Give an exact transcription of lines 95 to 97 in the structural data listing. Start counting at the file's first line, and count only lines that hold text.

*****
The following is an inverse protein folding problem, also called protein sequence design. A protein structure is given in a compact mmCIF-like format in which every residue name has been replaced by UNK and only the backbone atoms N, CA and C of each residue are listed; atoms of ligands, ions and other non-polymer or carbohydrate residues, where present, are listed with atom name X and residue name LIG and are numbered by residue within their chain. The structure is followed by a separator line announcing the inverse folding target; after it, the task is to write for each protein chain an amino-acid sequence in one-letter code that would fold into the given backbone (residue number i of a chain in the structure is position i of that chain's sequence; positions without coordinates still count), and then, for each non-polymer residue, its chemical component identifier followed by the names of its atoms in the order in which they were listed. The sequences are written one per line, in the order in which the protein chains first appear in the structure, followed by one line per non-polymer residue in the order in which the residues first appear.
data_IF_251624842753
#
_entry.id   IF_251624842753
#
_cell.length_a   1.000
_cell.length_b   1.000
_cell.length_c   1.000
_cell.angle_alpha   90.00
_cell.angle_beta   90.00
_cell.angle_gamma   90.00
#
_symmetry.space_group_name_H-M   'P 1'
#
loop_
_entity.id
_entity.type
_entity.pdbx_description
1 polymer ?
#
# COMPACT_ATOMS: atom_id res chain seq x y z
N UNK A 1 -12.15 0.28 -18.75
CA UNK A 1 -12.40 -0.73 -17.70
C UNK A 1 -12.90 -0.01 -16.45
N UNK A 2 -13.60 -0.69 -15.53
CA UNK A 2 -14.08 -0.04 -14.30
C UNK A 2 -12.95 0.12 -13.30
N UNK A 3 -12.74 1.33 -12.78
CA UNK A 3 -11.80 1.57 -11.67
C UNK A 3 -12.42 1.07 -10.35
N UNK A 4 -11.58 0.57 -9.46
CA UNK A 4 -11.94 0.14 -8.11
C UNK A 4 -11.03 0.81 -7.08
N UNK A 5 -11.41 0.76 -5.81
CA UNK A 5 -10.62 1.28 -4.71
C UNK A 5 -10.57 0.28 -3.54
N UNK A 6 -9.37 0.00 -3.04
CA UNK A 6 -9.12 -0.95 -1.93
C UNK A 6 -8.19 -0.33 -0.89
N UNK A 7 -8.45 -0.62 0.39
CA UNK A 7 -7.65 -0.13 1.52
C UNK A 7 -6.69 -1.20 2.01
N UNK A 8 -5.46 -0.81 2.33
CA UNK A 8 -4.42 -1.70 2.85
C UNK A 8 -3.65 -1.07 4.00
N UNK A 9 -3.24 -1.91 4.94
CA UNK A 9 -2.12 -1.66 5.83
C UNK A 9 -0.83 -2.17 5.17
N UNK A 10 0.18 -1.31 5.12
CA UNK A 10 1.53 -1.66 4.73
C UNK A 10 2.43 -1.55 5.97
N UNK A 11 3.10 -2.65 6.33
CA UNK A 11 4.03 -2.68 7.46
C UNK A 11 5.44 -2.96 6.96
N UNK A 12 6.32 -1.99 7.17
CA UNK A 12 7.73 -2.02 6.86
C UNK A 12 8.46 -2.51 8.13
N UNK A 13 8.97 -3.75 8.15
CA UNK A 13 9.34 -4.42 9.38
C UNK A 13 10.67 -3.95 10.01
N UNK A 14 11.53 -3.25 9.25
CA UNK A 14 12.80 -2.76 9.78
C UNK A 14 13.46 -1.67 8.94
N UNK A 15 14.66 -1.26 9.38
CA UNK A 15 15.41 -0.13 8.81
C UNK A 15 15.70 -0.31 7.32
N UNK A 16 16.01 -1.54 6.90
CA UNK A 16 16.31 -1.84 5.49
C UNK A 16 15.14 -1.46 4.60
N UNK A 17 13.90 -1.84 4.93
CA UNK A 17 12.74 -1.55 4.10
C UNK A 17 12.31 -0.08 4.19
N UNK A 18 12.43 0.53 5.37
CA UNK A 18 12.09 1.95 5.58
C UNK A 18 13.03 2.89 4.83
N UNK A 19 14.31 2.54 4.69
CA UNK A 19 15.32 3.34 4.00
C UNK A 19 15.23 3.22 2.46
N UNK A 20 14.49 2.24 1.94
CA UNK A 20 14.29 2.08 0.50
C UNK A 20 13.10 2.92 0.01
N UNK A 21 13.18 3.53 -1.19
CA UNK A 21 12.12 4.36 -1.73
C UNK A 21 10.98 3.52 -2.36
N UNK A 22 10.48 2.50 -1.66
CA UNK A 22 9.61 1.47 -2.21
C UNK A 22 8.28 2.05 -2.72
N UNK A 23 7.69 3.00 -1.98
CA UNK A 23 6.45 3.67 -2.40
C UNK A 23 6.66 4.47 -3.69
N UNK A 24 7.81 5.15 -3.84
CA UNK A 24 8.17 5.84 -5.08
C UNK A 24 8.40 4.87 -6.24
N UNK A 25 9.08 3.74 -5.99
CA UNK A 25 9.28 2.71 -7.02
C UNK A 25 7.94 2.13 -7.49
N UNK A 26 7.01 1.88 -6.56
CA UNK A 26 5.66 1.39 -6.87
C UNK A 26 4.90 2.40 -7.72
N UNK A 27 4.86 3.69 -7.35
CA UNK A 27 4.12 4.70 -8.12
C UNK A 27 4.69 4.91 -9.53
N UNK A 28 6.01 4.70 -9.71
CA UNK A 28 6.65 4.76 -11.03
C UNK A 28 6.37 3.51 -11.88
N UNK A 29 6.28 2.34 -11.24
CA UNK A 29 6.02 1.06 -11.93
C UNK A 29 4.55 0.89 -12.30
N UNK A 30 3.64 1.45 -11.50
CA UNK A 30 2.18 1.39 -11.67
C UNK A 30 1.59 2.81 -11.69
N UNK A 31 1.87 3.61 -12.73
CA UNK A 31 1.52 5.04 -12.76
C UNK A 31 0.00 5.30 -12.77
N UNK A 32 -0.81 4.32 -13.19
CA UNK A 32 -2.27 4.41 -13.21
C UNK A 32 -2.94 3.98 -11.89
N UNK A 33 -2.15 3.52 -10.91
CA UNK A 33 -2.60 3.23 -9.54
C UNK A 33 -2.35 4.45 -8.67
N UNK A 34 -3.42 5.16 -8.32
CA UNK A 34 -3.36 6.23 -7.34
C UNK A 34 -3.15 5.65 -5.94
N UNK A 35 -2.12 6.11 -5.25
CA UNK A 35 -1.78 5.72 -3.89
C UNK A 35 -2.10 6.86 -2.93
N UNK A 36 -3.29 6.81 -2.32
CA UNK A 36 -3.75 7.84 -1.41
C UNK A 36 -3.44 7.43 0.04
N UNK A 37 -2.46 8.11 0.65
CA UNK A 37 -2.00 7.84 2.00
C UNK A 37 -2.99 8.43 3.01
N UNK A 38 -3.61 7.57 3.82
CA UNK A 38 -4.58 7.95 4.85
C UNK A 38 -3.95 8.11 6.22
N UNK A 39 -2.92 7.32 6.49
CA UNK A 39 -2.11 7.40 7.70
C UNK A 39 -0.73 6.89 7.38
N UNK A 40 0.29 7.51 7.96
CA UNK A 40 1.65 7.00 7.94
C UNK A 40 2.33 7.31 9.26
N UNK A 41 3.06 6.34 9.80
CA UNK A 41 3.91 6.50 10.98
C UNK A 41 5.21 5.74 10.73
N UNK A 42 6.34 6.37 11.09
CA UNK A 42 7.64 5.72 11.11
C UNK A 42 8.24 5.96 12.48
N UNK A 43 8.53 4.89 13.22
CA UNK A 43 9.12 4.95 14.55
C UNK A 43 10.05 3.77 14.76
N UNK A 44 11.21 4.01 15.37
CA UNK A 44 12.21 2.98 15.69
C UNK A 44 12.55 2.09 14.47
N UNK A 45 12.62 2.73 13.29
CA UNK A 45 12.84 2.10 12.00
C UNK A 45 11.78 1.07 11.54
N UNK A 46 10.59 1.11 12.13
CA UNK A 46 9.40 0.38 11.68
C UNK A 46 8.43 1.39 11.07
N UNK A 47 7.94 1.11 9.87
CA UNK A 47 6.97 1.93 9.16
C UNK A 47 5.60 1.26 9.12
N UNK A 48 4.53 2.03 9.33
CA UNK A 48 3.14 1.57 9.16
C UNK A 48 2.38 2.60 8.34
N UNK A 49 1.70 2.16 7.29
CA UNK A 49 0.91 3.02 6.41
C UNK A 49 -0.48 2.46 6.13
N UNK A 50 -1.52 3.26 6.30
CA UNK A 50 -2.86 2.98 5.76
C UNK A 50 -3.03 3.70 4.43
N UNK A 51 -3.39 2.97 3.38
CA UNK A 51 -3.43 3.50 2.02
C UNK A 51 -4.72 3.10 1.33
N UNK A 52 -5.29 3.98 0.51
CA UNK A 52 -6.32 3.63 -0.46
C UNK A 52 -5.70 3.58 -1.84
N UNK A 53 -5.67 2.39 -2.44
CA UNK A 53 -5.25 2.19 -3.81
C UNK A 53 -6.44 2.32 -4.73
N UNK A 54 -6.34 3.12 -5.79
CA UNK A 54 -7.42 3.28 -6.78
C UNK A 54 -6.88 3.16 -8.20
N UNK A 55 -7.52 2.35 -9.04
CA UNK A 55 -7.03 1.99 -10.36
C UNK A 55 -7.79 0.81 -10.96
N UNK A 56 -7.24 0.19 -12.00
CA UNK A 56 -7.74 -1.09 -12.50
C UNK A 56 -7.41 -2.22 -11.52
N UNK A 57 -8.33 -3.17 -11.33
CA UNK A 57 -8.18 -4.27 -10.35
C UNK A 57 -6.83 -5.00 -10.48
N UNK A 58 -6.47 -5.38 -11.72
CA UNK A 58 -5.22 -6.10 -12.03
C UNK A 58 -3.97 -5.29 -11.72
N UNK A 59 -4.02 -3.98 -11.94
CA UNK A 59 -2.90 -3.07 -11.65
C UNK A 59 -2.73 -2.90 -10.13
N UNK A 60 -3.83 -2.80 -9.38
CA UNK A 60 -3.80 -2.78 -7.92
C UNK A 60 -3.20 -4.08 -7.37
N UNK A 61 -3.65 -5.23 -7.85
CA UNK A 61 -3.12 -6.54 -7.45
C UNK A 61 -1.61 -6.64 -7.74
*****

CA UNK A 25 9.28 2.71 -7.02
C UNK A 25 7.94 2.13 -7.49
N UNK A 26 7.01 1.88 -6.56